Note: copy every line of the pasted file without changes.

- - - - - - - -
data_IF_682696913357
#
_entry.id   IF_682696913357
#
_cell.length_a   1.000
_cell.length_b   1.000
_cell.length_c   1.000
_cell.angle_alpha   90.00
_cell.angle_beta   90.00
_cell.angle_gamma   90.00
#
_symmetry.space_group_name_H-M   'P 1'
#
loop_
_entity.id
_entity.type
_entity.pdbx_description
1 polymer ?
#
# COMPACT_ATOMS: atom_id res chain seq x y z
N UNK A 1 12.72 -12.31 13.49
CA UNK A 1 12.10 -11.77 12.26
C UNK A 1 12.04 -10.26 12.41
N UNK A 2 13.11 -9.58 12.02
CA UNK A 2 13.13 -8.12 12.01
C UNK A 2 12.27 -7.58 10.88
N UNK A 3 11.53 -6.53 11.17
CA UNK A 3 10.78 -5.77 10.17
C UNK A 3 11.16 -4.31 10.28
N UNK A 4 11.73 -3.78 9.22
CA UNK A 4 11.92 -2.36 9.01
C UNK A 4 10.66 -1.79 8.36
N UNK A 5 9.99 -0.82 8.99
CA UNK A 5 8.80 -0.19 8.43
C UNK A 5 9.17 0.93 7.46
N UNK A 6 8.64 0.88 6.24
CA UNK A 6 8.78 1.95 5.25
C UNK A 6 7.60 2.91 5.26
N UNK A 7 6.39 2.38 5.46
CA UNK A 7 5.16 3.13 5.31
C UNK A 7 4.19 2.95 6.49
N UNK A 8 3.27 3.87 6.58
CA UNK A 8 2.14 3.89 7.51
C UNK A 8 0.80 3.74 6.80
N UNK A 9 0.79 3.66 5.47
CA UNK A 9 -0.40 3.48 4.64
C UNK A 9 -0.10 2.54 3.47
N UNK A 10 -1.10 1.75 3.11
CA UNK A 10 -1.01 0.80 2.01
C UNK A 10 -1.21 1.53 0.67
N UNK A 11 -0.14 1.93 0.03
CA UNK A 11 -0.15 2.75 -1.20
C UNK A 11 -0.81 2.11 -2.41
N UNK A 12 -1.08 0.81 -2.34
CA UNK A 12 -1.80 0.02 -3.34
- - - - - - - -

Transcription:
data_IF_682696913357
#
_entry.id   IF_682696913357
#
_cell.length_a   1.000
_cell.length_b   1.000
_cell.length_c   1.000
_cell.angle_alpha   90.00
_cell.angle_beta   90.00
_cell.angle_gamma   90.00
#
_symmetry.space_group_name_H-M   'P 1'
#
loop_
_entity.id
_entity.type
_entity.pdbx_description
1 polymer ?
#
# COMPACT_ATOMS: atom_id res chain seq x y z
N UNK A 1 12.72 -12.31 13.49
CA UNK A 1 12.10 -11.77 12.26
C UNK A 1 12.04 -10.26 12.41
N UNK A 2 13.11 -9.58 12.02
CA UNK A 2 13.13 -8.12 12.01
C UNK A 2 12.27 -7.58 10.88
N UNK A 3 11.53 -6.53 11.17
CA UNK A 3 10.78 -5.77 10.17
C UNK A 3 11.16 -4.31 10.28
N UNK A 4 11.73 -3.78 9.22
CA UNK A 4 11.92 -2.36 9.01
C UNK A 4 10.66 -1.79 8.36
N UNK A 5 9.99 -0.82 8.99
CA UNK A 5 8.80 -0.19 8.43
C UNK A 5 9.17 0.93 7.46
N UNK A 6 8.64 0.88 6.24
CA UNK A 6 8.78 1.95 5.25
C UNK A 6 7.60 2.91 5.26
N UNK A 7 6.39 2.38 5.46
CA UNK A 7 5.16 3.13 5.31
C UNK A 7 4.19 2.95 6.49
N UNK A 8 3.27 3.87 6.58
CA UNK A 8 2.14 3.89 7.51
C UNK A 8 0.80 3.74 6.80
N UNK A 9 0.79 3.66 5.47
CA UNK A 9 -0.40 3.48 4.64
C UNK A 9 -0.10 2.54 3.47
N UNK A 10 -1.10 1.75 3.11
CA UNK A 10 -1.01 0.80 2.01
C UNK A 10 -1.21 1.53 0.67
N UNK A 11 -0.14 1.93 0.03
CA UNK A 11 -0.15 2.75 -1.20
C UNK A 11 -0.81 2.11 -2.41
N UNK A 12 -1.08 0.81 -2.34
CA UNK A 12 -1.80 0.02 -3.34